Part 5: My Experience
Now that I've shared some general knowledge, I'll talk about my successful VBAC birth. My first baby arrived via c-section. My doctor had wanted to induce labor at 38.5 weeks because I had what they thought was gestational diabetes. I was terrified of medical induction, so we tried nipple stimulation with a breast pump at home. I don't know if that's what did it or not, but my water broke later that evening. Unfortunately, my water broke well before active labor began, and because I was Group B Strep positive, my OB wanted me to come to the hospital immediately to start antibiotic treatment. Once I was there, labor didn't progress much, and they began Pitocin to speed things along - again, because I was GBS+, so they didn't want me to take longer than 24 hours to deliver the baby after my water had broken due to the chance of infection. After a day in labor, the baby had still not descended into the birth canal or turned into the correct position, so I had a c-section. My son was born with signs of prematurity (covered in vernix, a weak latch, extremely jaundiced) and also contracted a severe viral infection at the age of one month that led to his being hospitalized for three weeks. At the hospital, all the doctors kept asking if he'd been premature, because premature babies are at higher risk of developing these infections. We told them no, he was full term, but now I wonder.
When I got pregnant with my second baby, I knew I had pre-existing Type 2 diabetes. I went to the diabetes and pregnancy clinic at the University of Washington three months before trying to conceive, and was immediately started on insulin therapy to bring my fasting and post-meal levels into the target range for tight control. Three months later, we did conceive.
Things progressed more or less normally with the pregnancy, except that my doctor's appointments were much more frequent than they had been with my first baby. I kept a close watch on my insulin requirements and blood glucose levels, and survived through the 9-12 week period when my glucose levels kept bottoming out. At around the third month of gestation, my doctor suggested that I try the insulin pump. My insurance covered it, so I agreed, and found that I loved the convenience and smoother control that the pump gave me. I also liked not having to carry around needles whenever I wanted to go out to eat.
The first major ultrasound at 16 weeks revealed that the baby showed no signs of birth defects, which was a major relief. It also showed that the baby was measuring exactly on target for her due date, which was another major relief, as my first baby had measured 4 weeks ahead consistently throughout the pregnancy.
Halfway through the pregnancy, we moved across the country and I had to find a new provider; luckily, the one I found was not only an expert in care of diabetic pregnant women, but was also relatively pro-VBAC. As my due date approached, I asked him what his thoughts were about labor and delivery. I told him my feeling, which was that I would prefer a VBAC delivery if possible, but that my number-one goal was to let the baby develop naturally in utero as long as possible. He agreed that that goal sounded reasonable, and said that we'd keep an eye on things and see if I went into labor naturally. The baby was still measuring exactly right for her due date and didn't look abnormally large, and my blood glucose control was still excellent.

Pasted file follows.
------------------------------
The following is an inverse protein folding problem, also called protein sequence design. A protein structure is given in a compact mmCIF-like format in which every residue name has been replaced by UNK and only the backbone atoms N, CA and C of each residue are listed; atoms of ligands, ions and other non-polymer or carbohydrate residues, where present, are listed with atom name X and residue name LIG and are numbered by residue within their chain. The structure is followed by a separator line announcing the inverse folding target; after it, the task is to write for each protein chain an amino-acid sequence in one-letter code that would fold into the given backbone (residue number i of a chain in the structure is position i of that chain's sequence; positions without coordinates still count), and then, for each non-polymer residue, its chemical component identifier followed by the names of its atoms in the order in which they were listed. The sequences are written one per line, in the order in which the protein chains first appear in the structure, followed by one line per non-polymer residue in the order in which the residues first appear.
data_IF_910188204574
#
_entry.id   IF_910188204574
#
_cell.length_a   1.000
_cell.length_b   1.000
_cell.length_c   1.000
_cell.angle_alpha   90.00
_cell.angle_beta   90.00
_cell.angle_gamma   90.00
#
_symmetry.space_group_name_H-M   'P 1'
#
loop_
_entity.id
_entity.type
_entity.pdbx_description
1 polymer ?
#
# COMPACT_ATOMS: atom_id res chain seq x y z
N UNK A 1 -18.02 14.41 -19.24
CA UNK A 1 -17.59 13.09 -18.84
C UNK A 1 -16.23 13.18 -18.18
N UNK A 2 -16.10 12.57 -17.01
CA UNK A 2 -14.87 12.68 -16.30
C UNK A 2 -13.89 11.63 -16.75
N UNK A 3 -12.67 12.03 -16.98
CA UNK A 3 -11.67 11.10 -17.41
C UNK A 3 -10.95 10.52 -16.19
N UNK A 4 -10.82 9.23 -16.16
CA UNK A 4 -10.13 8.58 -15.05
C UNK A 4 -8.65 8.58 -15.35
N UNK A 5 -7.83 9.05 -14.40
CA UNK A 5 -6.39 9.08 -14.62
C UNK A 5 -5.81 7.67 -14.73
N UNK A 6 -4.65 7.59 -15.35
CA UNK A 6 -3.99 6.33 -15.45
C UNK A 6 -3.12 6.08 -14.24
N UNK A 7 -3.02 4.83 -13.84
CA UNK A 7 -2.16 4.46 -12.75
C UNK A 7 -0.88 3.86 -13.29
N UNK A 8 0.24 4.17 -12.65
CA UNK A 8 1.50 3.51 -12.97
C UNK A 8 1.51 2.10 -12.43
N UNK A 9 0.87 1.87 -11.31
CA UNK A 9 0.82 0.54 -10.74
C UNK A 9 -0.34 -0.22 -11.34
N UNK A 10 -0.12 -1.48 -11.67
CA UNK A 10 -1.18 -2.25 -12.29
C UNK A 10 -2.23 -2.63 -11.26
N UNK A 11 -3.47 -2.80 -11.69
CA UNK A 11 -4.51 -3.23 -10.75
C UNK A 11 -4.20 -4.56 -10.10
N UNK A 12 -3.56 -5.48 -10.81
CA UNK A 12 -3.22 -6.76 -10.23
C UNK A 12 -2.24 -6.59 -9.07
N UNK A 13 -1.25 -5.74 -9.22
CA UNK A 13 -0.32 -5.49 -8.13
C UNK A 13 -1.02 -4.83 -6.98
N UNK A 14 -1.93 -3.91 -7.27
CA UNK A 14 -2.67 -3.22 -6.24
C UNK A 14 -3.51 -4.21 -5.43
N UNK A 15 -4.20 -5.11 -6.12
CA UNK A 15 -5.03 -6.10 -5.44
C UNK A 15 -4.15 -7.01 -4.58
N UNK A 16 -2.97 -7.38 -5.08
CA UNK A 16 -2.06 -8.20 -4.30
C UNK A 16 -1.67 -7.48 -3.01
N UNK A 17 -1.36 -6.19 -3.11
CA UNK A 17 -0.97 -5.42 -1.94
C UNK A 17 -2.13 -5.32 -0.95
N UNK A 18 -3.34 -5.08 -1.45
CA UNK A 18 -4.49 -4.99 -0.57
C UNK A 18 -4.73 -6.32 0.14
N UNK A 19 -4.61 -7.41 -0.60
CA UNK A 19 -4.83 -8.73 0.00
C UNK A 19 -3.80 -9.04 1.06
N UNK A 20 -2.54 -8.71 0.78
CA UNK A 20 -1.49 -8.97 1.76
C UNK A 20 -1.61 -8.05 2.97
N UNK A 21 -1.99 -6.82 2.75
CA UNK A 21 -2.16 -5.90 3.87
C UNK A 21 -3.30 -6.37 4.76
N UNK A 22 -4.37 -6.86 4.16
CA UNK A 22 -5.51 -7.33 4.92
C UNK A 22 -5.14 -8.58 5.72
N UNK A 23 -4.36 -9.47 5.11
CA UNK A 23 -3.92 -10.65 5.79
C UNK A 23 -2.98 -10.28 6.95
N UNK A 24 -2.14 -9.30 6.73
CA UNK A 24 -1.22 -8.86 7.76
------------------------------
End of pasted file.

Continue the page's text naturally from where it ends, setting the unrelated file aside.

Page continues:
At my 39-week appointment (which is the latest cut-off date for many providers) my cervix was only 1cm dilated and 50% effaced. My doctor said that I'd made some progress, but that if I hadn't gone into labor on my own by the next week's appointment, we'd have to decide what to do. He was reluctant to try inducing if my cervix had shown no change at the next appointment, but if it had progressed somewhat, he said we could try a mild induction. I went home feeling optimistic.
About three days later I woke to regular contractions. After a full day of mild, 15-minute-apart contractions, they finally started to speed up the next morning. I spent the day laboring at home and at my sister's apartment (she lives closer to the hospital than we do), waiting for active labor to begin. Finally around 8 PM I got tired of waiting, and we left for the hospital, although my contractions were still only about 5-6 minutes apart. However, in the car on the way there, they increased to 3 minutes apart. At the hospital they discovered that I was 5cm dilated and fully effaced.
I need to digress for a moment to highly recommend that you spend as much of your early labor at home as possible. If you have a labor that is very slow to progress, as mine did, and you show up at the hospital at an early stage, they're probably going to want to speed your labor with induction drugs, or to simply whisk you off for a C-section for "failure to progress" after a certain period of time. I spent a full two days in labor before progressing to 3-minute-apart contractions! It's a good thing I didn't go to the hospital at the first sign of regular labor pains.
At the hospital, the only intervention they made to speed my labor was to manually break my water when I stalled at 6cm of dilation. This kick-started things again, and the rest of my labor progressed very normally - a nice change from my previous baby, who never even entered the birth canal. After about 7 hours at the hospital, my second child entered the world, vaginally, and with her fist alongside her head. I did tear a little, but the experience was well worth it.
I hope that the information in this article is helpful to anyone out there looking for information on diabetic VBACs. Good luck!
• General Pregnancy and Diabetes Information
• Complications and How to Prevent Them
• VBAC Considerations
• The Birth
• My Experience
• Diabetes and Pregnancy
• StorkNet's Pregnancy Complications/High Risk Pregnancy Center